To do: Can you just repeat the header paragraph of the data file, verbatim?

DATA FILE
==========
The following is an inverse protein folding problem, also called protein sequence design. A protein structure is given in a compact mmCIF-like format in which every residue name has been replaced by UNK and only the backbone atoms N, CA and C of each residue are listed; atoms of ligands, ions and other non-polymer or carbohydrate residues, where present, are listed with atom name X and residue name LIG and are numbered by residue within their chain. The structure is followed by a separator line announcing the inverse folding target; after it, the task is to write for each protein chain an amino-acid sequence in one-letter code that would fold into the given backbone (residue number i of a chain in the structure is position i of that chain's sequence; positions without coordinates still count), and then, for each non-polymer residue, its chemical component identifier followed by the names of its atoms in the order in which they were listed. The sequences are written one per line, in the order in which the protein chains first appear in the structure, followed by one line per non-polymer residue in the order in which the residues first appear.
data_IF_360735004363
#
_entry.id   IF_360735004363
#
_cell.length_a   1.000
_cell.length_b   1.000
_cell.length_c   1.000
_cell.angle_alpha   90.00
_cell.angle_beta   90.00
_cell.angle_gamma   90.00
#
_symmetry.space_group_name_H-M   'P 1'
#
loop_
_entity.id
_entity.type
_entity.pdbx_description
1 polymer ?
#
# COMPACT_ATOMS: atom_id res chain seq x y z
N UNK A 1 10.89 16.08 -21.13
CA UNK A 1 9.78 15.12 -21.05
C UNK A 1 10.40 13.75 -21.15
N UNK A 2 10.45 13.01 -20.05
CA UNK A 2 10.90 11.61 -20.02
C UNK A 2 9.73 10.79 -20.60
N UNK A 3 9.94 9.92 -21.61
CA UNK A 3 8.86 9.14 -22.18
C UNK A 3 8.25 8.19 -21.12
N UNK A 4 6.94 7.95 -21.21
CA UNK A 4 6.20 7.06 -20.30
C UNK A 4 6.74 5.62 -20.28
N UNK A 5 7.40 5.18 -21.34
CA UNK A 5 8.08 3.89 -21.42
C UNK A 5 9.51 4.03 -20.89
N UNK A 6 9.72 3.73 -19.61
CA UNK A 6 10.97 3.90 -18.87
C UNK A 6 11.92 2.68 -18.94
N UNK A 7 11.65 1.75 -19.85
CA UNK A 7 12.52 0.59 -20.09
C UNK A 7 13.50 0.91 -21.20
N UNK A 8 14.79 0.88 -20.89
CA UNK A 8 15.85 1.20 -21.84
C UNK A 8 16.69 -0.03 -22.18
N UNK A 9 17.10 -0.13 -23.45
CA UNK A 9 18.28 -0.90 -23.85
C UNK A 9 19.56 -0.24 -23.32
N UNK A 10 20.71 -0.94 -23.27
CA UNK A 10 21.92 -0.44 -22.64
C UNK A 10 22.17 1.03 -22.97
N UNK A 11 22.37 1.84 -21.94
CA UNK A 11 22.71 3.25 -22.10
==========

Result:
The following is an inverse protein folding problem, also called protein sequence design. A protein structure is given in a compact mmCIF-like format in which every residue name has been replaced by UNK and only the backbone atoms N, CA and C of each residue are listed; atoms of ligands, ions and other non-polymer or carbohydrate residues, where present, are listed with atom name X and residue name LIG and are numbered by residue within their chain. The structure is followed by a separator line announcing the inverse folding target; after it, the task is to write for each protein chain an amino-acid sequence in one-letter code that would fold into the given backbone (residue number i of a chain in the structure is position i of that chain's sequence; positions without coordinates still count), and then, for each non-polymer residue, its chemical component identifier followed by the names of its atoms in the order in which they were listed. The sequences are written one per line, in the order in which the protein chains first appear in the structure, followed by one line per non-polymer residue in the order in which the residues first appear.